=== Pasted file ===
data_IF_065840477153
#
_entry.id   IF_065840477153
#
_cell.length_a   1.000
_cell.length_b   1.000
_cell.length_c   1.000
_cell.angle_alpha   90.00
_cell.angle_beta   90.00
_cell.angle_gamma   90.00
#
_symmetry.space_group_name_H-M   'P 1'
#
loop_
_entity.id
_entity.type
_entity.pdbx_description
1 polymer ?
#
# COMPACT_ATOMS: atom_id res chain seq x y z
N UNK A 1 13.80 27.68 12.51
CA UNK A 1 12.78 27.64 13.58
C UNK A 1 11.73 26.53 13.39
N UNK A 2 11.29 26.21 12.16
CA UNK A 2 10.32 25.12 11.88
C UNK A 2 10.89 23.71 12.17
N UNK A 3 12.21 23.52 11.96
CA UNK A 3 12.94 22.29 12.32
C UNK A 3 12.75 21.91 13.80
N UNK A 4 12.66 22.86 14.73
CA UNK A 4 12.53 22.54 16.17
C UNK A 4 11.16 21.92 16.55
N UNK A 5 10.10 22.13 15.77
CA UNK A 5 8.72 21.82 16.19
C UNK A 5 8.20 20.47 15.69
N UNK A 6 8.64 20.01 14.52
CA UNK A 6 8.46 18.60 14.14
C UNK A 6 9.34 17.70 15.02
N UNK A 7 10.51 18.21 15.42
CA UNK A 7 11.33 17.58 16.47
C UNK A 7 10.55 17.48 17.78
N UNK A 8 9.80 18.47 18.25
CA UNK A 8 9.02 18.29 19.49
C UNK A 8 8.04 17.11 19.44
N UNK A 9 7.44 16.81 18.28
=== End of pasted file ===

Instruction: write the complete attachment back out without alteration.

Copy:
data_IF_065840477153
#
_entry.id   IF_065840477153
#
_cell.length_a   1.000
_cell.length_b   1.000
_cell.length_c   1.000
_cell.angle_alpha   90.00
_cell.angle_beta   90.00
_cell.angle_gamma   90.00
#
_symmetry.space_group_name_H-M   'P 1'
#
loop_
_entity.id
_entity.type
_entity.pdbx_description
1 polymer ?
#
# COMPACT_ATOMS: atom_id res chain seq x y z
N UNK A 1 13.80 27.68 12.51
CA UNK A 1 12.78 27.64 13.58
C UNK A 1 11.73 26.53 13.39
N UNK A 2 11.29 26.21 12.16
CA UNK A 2 10.32 25.12 11.88
C UNK A 2 10.89 23.71 12.17
N UNK A 3 12.21 23.52 11.96
CA UNK A 3 12.94 22.29 12.32
C UNK A 3 12.75 21.91 13.80
N UNK A 4 12.66 22.86 14.73
CA UNK A 4 12.53 22.54 16.17
C UNK A 4 11.16 21.92 16.55
N UNK A 5 10.10 22.13 15.77
CA UNK A 5 8.72 21.82 16.19
C UNK A 5 8.20 20.47 15.69
N UNK A 6 8.64 20.01 14.52
CA UNK A 6 8.46 18.60 14.14
C UNK A 6 9.34 17.70 15.02
N UNK A 7 10.51 18.21 15.42
CA UNK A 7 11.33 17.58 16.47
C UNK A 7 10.55 17.48 17.78
N UNK A 8 9.80 18.47 18.25
CA UNK A 8 9.02 18.29 19.49
C UNK A 8 8.04 17.11 19.44
N UNK A 9 7.44 16.81 18.28